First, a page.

This month’s guest post on all things social comes from Marketing Insights Analyst, Natalie Meehan. Natalie has worked in marketing for almost a decade, and forms part of Brandwatch’s marketing insights team – writing reports and other content about all things social. She keeps a big, well-stocked tin of sweets on her desk at all times.
Think Pinterest, and you might think it’s just a platform for perving over rainbow layered cakes, or watching people try and fail at recreating hairstyles that require scaffolding and a week off work to achieve.
The thing is, Pinterest is a whole lot more than that.
Bringing in the mega bucks
It’s a money spinner, and one that’s crazily underutilised by businesses. Want to see some facts and figures and some unnecessary caps lock? OF COURSE, YOU DO.
The average order placed by Pinterest shoppers at $169, nearly $100 more than orders placed from Facebook and Twitter adverts.
Pinterest users are high earners, with 28% earning more than $100,000 a year
Pinterest drives 7.10% of web traffic that sites receive, more than Reddit or Twitter
69% of online consumers who visit Pinterest have found an item that they’ve then purchased, or intended to.
It’s clear to see that Pinterest is not just kittens and cupcakes. With Pinterest being a far more open landscape than Facebook or Twitter, it’s much easier to see what exactly people — your potential customers — are interested in, and savvy businesses are using this data in a myriad of ways, including to ‘reverse showroom’, or use secret boards to drive sales.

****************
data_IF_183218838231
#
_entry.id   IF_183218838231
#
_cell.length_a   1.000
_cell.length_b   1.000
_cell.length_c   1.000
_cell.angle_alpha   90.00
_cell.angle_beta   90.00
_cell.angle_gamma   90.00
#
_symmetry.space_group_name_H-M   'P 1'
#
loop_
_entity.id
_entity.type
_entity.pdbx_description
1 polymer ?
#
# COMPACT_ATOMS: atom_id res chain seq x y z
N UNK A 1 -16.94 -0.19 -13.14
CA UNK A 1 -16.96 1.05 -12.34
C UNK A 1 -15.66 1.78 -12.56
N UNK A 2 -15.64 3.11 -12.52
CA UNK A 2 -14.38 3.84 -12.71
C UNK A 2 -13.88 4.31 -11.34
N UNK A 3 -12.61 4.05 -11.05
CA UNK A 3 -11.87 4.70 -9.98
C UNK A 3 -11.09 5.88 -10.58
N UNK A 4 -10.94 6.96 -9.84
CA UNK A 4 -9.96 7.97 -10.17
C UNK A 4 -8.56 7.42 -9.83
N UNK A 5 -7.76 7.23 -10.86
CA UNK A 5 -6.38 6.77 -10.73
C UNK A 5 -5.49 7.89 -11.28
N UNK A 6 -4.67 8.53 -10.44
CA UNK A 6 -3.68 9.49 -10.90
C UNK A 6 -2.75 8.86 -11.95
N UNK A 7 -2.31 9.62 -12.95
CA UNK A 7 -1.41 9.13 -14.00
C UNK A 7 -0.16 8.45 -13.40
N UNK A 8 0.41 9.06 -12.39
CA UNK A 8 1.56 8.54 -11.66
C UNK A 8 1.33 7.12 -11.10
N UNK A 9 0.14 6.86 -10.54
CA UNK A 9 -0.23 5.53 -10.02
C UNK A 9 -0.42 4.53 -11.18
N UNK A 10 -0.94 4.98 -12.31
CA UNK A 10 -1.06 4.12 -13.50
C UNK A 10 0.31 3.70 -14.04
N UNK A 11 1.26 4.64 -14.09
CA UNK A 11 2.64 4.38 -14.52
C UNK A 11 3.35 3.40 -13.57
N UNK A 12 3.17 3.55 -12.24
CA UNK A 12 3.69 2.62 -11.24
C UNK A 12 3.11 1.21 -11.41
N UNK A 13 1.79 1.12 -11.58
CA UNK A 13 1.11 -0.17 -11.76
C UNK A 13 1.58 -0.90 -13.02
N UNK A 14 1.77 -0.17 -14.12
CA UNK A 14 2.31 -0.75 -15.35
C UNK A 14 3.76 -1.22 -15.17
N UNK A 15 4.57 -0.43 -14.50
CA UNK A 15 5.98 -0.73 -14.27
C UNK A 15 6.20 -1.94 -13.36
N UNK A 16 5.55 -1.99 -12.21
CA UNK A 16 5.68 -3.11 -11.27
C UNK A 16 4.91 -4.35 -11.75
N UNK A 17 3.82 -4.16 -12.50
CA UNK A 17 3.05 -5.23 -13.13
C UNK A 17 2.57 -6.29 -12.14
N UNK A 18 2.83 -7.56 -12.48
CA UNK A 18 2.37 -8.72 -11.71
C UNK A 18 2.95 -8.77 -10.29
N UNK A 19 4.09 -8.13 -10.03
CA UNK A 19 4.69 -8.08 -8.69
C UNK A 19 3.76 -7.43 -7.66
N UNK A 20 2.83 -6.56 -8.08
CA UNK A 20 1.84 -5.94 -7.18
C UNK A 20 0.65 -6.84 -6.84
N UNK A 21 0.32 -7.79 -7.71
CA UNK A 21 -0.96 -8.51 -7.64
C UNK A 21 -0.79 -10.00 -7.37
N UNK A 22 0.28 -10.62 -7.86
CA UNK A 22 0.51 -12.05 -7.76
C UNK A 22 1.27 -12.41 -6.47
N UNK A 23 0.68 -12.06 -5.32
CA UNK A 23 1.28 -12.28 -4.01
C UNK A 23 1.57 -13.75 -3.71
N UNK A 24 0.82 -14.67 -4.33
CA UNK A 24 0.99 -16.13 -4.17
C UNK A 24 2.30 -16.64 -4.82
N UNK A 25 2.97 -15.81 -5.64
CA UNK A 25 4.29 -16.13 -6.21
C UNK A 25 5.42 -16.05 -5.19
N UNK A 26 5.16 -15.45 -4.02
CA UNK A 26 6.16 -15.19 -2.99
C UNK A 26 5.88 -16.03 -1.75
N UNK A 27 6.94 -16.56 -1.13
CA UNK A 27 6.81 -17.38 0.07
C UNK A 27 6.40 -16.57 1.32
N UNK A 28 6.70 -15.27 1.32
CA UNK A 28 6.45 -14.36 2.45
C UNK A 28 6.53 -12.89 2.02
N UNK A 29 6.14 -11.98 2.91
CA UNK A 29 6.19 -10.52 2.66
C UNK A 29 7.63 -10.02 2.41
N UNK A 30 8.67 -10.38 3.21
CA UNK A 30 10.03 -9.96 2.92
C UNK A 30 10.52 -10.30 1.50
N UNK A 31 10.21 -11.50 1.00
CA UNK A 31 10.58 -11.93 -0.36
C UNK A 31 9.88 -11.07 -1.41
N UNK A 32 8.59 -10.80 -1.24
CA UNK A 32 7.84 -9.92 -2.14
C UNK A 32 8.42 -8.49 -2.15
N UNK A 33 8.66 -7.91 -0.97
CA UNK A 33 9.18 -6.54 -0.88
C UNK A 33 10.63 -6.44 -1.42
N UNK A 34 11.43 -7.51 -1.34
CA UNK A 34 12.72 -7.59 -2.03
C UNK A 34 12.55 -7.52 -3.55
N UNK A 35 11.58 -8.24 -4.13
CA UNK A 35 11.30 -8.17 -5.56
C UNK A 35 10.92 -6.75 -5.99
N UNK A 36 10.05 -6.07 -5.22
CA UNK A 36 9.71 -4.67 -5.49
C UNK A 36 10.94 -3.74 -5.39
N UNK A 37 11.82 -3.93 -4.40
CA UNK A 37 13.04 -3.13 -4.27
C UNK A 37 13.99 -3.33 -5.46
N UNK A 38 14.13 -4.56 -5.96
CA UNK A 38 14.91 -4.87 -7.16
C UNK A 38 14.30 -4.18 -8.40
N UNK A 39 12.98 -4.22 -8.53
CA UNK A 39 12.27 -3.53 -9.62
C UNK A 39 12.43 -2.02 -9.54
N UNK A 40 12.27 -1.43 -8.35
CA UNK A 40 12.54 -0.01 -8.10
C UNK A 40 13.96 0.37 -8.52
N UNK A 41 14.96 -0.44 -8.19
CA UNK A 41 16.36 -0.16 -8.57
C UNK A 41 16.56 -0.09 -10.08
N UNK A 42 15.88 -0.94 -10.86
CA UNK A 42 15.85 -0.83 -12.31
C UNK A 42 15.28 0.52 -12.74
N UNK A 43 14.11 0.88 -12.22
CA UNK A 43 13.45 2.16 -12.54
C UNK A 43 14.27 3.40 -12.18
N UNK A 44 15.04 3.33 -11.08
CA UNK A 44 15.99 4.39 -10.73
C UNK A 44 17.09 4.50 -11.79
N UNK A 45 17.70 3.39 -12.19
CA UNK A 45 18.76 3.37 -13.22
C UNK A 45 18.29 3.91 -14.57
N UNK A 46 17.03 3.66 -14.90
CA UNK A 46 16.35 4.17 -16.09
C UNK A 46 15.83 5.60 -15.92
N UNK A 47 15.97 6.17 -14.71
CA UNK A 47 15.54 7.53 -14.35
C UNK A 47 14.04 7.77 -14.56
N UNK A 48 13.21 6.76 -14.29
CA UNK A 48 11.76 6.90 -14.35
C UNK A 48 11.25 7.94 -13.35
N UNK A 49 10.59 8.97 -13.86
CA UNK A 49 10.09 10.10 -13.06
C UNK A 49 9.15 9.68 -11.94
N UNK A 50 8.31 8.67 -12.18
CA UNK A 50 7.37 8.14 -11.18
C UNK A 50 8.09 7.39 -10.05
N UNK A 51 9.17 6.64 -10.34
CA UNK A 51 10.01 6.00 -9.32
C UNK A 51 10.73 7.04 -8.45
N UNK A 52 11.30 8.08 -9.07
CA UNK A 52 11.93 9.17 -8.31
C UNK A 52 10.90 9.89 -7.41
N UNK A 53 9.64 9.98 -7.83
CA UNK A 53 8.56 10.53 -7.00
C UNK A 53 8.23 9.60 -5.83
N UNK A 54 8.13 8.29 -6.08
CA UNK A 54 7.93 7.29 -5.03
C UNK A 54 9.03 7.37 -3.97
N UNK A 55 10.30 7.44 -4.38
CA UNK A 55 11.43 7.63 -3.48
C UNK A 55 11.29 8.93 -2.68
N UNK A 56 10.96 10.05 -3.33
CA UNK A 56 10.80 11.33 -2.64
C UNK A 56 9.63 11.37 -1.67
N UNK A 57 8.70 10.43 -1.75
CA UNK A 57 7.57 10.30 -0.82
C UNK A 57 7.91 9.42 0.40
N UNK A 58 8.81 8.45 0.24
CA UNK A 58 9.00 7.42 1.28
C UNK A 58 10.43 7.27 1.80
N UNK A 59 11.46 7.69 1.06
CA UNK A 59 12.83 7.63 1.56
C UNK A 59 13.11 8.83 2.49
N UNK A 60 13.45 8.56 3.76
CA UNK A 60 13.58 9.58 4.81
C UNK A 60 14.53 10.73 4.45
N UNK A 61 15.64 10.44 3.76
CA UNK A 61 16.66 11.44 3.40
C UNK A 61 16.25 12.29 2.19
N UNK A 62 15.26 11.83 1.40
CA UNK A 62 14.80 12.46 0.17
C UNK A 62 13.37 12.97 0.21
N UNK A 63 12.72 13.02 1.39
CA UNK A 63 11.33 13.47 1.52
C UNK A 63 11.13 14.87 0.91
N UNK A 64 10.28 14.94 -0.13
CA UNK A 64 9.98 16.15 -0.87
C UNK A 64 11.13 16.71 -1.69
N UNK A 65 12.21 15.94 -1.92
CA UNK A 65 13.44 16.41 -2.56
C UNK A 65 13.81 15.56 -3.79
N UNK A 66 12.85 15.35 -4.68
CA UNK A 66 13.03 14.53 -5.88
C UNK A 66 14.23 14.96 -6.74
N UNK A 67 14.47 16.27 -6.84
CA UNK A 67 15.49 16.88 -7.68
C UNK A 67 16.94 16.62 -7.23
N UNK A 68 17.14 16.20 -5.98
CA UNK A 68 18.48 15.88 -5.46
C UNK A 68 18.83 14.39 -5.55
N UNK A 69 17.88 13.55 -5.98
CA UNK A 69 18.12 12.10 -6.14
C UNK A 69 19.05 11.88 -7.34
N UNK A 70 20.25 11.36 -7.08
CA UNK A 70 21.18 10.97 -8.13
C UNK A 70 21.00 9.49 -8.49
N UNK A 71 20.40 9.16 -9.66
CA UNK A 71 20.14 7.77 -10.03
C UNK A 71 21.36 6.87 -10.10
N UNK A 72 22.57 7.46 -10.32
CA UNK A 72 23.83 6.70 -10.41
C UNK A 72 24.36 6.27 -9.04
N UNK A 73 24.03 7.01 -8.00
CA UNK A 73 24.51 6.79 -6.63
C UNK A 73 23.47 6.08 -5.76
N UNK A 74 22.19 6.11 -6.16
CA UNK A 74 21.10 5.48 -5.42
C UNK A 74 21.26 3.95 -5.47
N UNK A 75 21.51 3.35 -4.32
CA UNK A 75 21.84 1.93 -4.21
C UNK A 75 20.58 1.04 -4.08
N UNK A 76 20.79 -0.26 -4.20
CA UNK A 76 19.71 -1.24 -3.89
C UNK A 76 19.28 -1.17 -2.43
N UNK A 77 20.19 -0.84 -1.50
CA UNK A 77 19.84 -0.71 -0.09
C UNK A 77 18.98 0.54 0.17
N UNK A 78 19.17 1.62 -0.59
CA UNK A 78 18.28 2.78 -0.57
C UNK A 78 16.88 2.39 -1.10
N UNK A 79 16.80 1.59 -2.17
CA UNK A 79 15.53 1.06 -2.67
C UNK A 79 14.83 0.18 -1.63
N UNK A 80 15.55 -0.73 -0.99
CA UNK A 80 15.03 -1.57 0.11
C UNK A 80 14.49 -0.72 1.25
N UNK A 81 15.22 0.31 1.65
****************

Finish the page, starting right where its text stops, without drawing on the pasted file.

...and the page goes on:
Using the right tools for the job
Community Managers in all sectors will likely be well-versed in using social media management tools such as Hootsuite and Tweetdeck. These platforms enable you to make the most of a lot of your social media accounts – Facebook, Twitter and LinkedIn are all mostly pretty easy to manage and report on. But I’m not going to teach granny to suck eggs here. You’ll know this already.
What you may not know is that there are a number of analytics tools that enable you to manage your Pinterest accounts in the same way.
These lesser-known tools are perhaps a step into the unknown, a leap of faith. Do you pick a free tool, and hope for the best, or shell out for a paid option and cross your fingers that you’re going to get at least some return on investment?
We decided to delve into the murky world of Pinterest analytics tools mainly out of curiosity. We were trying to decide what would work best for us as a company, and we realised that there wasn’t all that much information out there.What we wanted was a simple report that rated everything out there in a clear and simple manner – one that would help us make the best business decision for us.
We couldn’t find one, so we made one.
Making the right choice just got a little easier
We’ve evaluated Pinterest’s top tools, giving marketers an insightful overview of the industry which stretches far beyond Pinterest’s basic web offering.
For each tool we’ve isolated five key areas to most simply describe the functionality –
Competitor Analysis: How can you use the tool to track competitors profiles and benchmark your brand’s performance against others?
Historical Data: How far back can the data be retrieved from Pinterest prior to the date of your initial subscription?
Scheduling: Does the tool have the feature to schedule the publication of pins, and is it any good?
Website Traffic: How about metrics that show traffic data relating to your website and different pins?
Pin Metrics: How does the tool display native Pinterest engagement metrics such as likes, repins and comments?
We’ve also included a detailed index for these metrics and criteria, because buzzwords can get pretty buzzwordy, if you know what I’m saying.
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